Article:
"You'll probably be smarter than your parents and almost definitely be smarter than your grandparents," said Roger Staff, who led the study at the University of Aberdeen.
The study found that people born in 1936 scored considerably better on intelligence tests than those born in 1921 and that the improvements extended into old age.
Scientists believe that IQ is still on an upward trend, meaning that, on average, children born today are likely to surpass their parents in intellectual abilities, 'The Times' reported.
In the study, scientists compared two groups of people raised in Aberdeen, one set born in 1921 and the other in 1936. Both groups - 751 people in total - were given IQ tests at the age of 11 and then again at the age of 60.
At the age of 11, the 1936 group were 3.7 IQ points ahead, and the gap had widened to 16.5 points by the time the participants were pensioners more than three times the size of increase seen in previous studies.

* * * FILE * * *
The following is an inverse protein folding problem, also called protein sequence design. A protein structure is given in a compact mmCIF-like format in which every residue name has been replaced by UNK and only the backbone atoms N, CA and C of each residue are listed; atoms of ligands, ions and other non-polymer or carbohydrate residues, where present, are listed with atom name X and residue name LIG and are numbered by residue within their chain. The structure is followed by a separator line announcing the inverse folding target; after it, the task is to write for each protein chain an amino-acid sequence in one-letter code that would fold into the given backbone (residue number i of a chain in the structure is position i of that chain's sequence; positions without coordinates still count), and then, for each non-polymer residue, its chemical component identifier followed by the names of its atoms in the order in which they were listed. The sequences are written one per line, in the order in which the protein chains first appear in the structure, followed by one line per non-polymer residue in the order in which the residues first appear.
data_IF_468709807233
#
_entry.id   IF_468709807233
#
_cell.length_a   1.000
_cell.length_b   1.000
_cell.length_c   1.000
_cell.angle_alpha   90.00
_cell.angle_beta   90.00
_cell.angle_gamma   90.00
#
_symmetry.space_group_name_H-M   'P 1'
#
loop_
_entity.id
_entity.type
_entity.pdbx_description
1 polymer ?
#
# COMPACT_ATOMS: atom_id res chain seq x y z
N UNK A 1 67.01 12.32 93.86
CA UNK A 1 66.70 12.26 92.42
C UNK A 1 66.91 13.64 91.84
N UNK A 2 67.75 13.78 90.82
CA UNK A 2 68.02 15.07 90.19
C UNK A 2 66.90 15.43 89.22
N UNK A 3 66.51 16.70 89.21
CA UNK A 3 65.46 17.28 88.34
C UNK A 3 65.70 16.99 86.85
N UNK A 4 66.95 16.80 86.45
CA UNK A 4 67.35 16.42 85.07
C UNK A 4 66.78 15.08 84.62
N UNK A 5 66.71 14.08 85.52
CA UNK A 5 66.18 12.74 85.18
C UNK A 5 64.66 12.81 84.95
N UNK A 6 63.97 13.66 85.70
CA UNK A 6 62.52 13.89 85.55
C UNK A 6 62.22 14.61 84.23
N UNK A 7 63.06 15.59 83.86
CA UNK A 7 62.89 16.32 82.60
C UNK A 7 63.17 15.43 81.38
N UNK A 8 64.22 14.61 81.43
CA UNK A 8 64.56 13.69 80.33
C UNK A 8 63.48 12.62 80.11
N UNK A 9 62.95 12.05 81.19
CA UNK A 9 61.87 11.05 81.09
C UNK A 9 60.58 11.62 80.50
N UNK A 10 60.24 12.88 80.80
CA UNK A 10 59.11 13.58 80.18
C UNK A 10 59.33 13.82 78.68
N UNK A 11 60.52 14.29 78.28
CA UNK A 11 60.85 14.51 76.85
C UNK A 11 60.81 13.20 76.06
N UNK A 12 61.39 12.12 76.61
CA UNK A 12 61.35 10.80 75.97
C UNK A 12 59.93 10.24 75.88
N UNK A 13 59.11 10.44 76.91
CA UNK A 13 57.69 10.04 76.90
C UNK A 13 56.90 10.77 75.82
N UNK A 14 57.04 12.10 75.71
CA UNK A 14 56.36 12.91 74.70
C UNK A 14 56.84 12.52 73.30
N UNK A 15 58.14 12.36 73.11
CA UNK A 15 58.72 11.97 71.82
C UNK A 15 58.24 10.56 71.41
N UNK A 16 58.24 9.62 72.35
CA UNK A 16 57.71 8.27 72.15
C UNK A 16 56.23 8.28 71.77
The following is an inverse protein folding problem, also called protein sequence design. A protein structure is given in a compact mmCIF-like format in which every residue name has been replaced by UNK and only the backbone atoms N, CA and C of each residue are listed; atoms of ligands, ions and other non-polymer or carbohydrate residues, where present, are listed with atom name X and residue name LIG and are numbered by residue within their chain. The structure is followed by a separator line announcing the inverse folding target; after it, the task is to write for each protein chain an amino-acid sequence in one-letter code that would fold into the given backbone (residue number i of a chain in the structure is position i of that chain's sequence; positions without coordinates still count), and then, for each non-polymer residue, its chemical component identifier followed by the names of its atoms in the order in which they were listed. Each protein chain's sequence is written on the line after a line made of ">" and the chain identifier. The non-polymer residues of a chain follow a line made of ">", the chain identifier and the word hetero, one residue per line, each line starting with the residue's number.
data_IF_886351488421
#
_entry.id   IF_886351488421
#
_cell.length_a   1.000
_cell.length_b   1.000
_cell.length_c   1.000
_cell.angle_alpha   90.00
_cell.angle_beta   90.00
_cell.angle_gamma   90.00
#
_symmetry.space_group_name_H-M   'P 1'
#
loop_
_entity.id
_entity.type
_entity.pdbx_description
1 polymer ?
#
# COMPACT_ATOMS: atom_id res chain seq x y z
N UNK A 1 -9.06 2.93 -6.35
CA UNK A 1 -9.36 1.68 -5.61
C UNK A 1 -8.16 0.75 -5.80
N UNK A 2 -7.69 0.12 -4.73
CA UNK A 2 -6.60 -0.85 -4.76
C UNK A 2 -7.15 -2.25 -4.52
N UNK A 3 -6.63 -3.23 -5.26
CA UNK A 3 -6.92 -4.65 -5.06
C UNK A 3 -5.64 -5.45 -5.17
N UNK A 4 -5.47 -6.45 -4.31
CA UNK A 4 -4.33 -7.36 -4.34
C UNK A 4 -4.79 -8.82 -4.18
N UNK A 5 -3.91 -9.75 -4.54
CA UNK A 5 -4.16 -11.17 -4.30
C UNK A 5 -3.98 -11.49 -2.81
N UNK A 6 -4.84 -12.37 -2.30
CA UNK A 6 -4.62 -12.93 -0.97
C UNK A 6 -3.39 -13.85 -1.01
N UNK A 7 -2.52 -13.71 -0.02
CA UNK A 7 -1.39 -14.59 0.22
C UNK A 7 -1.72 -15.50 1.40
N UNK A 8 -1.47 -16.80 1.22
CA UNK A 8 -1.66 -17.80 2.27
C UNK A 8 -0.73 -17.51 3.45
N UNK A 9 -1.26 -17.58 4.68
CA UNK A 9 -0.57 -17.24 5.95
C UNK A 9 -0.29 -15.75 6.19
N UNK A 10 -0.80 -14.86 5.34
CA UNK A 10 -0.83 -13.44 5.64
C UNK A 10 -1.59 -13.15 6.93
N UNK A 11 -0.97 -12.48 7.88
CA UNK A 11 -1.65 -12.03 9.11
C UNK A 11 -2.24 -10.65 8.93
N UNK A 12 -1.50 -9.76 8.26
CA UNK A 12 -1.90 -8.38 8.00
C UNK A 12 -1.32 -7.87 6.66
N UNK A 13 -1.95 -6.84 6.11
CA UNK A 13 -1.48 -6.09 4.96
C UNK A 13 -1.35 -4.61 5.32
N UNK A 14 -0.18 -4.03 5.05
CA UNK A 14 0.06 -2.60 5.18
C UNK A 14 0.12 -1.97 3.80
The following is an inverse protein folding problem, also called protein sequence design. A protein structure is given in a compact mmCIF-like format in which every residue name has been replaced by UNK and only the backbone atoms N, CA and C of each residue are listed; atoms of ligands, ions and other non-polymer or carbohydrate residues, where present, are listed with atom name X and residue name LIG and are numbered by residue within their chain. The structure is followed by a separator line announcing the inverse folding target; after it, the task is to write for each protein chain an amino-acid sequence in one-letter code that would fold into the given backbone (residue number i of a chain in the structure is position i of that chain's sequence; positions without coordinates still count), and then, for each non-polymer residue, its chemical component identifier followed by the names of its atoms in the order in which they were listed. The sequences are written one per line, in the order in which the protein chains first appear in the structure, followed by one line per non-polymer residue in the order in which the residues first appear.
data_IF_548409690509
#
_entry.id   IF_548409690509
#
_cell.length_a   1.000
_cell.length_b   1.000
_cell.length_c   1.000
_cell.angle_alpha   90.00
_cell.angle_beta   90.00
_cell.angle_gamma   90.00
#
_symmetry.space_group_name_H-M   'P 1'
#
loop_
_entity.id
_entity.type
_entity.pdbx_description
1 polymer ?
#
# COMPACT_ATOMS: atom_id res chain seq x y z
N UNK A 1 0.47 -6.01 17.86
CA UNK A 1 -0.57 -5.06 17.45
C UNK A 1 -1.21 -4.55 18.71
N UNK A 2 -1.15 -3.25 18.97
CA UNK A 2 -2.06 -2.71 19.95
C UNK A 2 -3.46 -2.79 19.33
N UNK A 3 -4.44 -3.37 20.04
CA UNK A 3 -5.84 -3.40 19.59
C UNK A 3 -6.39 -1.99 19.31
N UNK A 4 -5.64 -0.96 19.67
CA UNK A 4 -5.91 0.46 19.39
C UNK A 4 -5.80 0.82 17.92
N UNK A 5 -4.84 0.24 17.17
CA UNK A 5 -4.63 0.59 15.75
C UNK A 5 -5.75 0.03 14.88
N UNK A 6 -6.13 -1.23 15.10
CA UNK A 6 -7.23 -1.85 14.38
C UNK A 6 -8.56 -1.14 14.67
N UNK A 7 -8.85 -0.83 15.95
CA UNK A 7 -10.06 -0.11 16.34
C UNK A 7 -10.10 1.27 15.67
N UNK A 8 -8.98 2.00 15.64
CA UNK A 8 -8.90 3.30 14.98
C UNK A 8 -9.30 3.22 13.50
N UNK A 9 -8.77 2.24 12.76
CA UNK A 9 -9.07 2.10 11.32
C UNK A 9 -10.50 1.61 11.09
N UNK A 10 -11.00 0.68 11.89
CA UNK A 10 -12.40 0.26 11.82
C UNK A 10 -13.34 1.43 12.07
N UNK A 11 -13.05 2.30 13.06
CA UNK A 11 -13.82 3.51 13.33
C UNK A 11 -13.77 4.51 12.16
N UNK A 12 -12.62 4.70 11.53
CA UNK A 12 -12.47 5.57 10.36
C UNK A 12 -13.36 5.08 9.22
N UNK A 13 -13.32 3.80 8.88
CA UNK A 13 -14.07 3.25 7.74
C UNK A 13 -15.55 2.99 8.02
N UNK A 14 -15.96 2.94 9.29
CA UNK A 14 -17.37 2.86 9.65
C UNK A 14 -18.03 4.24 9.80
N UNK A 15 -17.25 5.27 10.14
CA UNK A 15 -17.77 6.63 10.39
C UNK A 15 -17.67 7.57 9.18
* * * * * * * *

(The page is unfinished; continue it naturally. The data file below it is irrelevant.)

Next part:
The inter-generational increase in IQ - known as the 'Flynn effect' - has previously prompted debate about whether it reflects a genuine improvement in cognitive skills or is simply down to people getting better at tests.
Staff argued that the changes are likely to be genuine, as they are seen across a wide variety of countries, which have had very different testing regimes in schools over the past century.
Staff said the differences may be due to changes in nutrition, education and healthcare.
"Those born in 1936 were children during the war and experienced food rationing. Although rationing meant that the food was not particularly appetising, it was nutritious and probably superior to the older group's," Staff said.
The 1936 group were also young enough to benefit from the Aberdeen oil boom, which meant that they were, on average, wealthier later in life and therefore more able to eat well and spend money on intellectually stimulating activities.
This could explain why the IQ gap widened significantly as the two groups got older, researchers said.